But every doctor knows that there’s a higher power above us. We have too much responsibility, and a really terrifying prospect that we won’t be where we are needed makes us keep going.
 
I get dressed and prepare very strong and very sweet tea (like the Afghans do), then head for the office next to the stabilisation unit.
 
 
A little patient before being released home.

A little patient before being released home. Photo: Tomáš Šebek/MSF.

 
Around the complex, you can hear desperately loud gasps from the girl whose lungs are trying to ventilate, despite the tetanic (spasming) muscle resistance.
 
After a while, I go to check on her.
 
Pulse oximeter not measuring. When I position it right, it announces her saturation levels are lower than 50 percent. Damn it!
 
I mobilise Melanie, the head nurse from Switzerland. She’s great!
 
I need an airway tube, ambu bag, adrenaline, diazepam, infusion and most importantly some help because the girl is fighting us really hard in her seizure.
 

"I didn't cry then. But I'm crying now, writing this"

 
It’s not helping anymore.
 
I can feel her extremely tense cheek muscles with my fingers. With the last aperture in the airway tube, I remove a huge amount of mucus with a manual suction pump.
 
Her mother is holding her legs and knows that it’s over.
 
Her sister is holding her hands and she knows it as well.
 
They both start quietly crying. (I didn’t cry. I’m a trained professional. But I’m crying now, when I’m writing this).
 
I don’t know if it’s a physical symptom of sickness or if it’s my soul hurting. I feel like I’m gonna throw up.
 
And here it is. Her respiratory rate is gradually lowering. Her body is getting released. Her heart is stopping beating, there’s no pulse on major arteries.
 
When she becomes floppy I start resuscitating. Heart massage, ventilation of her airways that are already loosened.
 
There’s white foam literally spattering from her mouth with each compression of the thorax. Adrenalin.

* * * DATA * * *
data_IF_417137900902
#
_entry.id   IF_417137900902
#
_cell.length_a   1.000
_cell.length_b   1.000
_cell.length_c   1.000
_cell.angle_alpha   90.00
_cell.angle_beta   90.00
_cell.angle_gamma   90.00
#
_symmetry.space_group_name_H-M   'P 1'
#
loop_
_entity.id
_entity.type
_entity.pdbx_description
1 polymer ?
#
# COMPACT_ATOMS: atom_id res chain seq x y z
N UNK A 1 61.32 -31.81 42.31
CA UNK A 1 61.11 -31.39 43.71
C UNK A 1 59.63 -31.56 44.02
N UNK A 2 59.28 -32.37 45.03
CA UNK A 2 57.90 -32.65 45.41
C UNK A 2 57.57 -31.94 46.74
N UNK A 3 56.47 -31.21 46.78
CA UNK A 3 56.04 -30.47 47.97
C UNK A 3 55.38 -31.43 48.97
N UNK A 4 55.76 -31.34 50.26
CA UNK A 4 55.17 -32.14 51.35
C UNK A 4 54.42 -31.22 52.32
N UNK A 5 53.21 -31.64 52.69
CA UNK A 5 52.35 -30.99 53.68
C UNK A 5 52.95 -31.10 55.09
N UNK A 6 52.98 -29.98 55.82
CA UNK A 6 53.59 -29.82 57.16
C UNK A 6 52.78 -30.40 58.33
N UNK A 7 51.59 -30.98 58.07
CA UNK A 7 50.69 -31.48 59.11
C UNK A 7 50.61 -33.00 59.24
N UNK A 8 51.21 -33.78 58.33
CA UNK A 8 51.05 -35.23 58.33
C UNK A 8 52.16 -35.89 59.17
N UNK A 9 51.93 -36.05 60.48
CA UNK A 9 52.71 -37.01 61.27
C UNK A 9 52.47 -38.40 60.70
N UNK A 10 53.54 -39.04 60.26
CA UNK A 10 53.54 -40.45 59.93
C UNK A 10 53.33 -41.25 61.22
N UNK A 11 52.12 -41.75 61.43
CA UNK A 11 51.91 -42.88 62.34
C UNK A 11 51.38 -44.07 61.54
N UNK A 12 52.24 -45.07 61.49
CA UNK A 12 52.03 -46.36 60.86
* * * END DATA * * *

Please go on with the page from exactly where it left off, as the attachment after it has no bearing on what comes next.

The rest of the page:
We all know that we cannot defeat this death - but we do our best and attempt resuscitation for thirty minutes.
 

My soul hurts

 
She probably got poisoned by some kind of curare?
 
Today we could have really used equipment we simply didn't have: muscle relaxation drugs, a laryngoscope for inserting the endotracheal tube, and a ventilator to help her breathe before the tetanic spasms subsided.
 
We didn't have any of it.  We cannot blame ourselves for anything.
 
Who knows why she tried to commit suicide. Maybe she was raped? Unfulfilled love?
 
I don’t know if this death is just.
 
I do the quick ward round. In order to amuse all the patients and relatives who witnessed this terrifying situation, I take a picture of an “abuba” - that is, a grandmother of one of our little patients.
 
People smile.
 
I apologise to my colleague and I go to my tukul. I don’t know if it’s a physical symptom of sickness or if it’s my soul hurting.
 
I feel like I’m gonna throw up.
 

Mercedes Unimog

 
In the evening I go to see the Mercedes Unimog.
 
While during the dry season we refer patients to Agok in a typical MSF land cruiser and it takes three hours, during the rainy seasons we use Unimog trucks.
 
I have a driving license for the Unimog. But I’m not an authorised person here, so I cannot drive it.
 
However, walking around it and sitting behind the steering wheel made me feel good today.
 
 
Me behind the wheel of the Mercedes.

Me behind the wheel of the Mercedes. Photo: Tomáš Šebek/MSF.

 
It’s a real car and I think it’s perfect for trips in one’s old age. I add it to my wish list.
 
I water the flowers before I go to bed. A previous inhabitant of my tukul planted some plants so it would be a pity if they faded.
 
Maybe if everybody planted a tree here, we would stop the drying in Africa.
 
Standa Havlíček, our pharmacist, used to say that it’s one of the official world plans.
 

Read Tomáš's post in the original Czech here.